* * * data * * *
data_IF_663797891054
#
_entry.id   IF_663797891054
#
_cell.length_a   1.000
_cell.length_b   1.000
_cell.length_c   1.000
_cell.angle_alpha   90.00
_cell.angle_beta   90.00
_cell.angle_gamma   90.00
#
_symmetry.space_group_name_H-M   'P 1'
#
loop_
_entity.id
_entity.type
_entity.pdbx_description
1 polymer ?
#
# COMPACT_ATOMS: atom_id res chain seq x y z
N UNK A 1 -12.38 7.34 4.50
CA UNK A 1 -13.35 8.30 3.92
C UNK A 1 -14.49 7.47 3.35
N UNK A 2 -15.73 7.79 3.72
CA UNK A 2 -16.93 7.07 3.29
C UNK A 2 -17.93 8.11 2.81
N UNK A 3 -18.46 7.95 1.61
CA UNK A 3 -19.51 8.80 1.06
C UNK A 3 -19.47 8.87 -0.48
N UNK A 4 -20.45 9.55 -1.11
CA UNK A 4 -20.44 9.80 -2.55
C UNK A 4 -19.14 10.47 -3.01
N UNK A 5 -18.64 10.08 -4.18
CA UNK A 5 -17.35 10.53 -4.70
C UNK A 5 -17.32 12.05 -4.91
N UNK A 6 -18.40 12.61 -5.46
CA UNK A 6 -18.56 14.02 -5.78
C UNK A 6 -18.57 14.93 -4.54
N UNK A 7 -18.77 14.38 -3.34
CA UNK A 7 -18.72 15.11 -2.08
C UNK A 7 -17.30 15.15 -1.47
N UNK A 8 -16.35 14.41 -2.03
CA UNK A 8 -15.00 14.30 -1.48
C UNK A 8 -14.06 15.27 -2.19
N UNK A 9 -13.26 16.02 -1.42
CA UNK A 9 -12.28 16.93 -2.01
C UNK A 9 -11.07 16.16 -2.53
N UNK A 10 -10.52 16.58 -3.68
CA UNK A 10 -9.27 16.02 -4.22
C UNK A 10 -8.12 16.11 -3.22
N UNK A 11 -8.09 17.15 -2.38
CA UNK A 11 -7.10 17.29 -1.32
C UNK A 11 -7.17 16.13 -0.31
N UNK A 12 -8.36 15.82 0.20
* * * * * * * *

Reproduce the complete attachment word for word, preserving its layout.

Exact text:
data_IF_663797891054
#
_entry.id   IF_663797891054
#
_cell.length_a   1.000
_cell.length_b   1.000
_cell.length_c   1.000
_cell.angle_alpha   90.00
_cell.angle_beta   90.00
_cell.angle_gamma   90.00
#
_symmetry.space_group_name_H-M   'P 1'
#
loop_
_entity.id
_entity.type
_entity.pdbx_description
1 polymer ?
#
# COMPACT_ATOMS: atom_id res chain seq x y z
N UNK A 1 -12.38 7.34 4.50
CA UNK A 1 -13.35 8.30 3.92
C UNK A 1 -14.49 7.47 3.35
N UNK A 2 -15.73 7.79 3.72
CA UNK A 2 -16.93 7.07 3.29
C UNK A 2 -17.93 8.11 2.81
N UNK A 3 -18.46 7.95 1.61
CA UNK A 3 -19.51 8.80 1.06
C UNK A 3 -19.47 8.87 -0.48
N UNK A 4 -20.45 9.55 -1.11
CA UNK A 4 -20.44 9.80 -2.55
C UNK A 4 -19.14 10.47 -3.01
N UNK A 5 -18.64 10.08 -4.18
CA UNK A 5 -17.35 10.53 -4.70
C UNK A 5 -17.32 12.05 -4.91
N UNK A 6 -18.40 12.61 -5.46
CA UNK A 6 -18.56 14.02 -5.78
C UNK A 6 -18.57 14.93 -4.54
N UNK A 7 -18.77 14.38 -3.34
CA UNK A 7 -18.72 15.11 -2.08
C UNK A 7 -17.30 15.15 -1.47
N UNK A 8 -16.35 14.41 -2.03
CA UNK A 8 -15.00 14.30 -1.48
C UNK A 8 -14.06 15.27 -2.19
N UNK A 9 -13.26 16.02 -1.42
CA UNK A 9 -12.28 16.93 -2.01
C UNK A 9 -11.07 16.16 -2.53
N UNK A 10 -10.52 16.58 -3.68
CA UNK A 10 -9.27 16.02 -4.22
C UNK A 10 -8.12 16.11 -3.22
N UNK A 11 -8.09 17.15 -2.38
CA UNK A 11 -7.10 17.29 -1.32
C UNK A 11 -7.17 16.13 -0.31
N UNK A 12 -8.36 15.82 0.20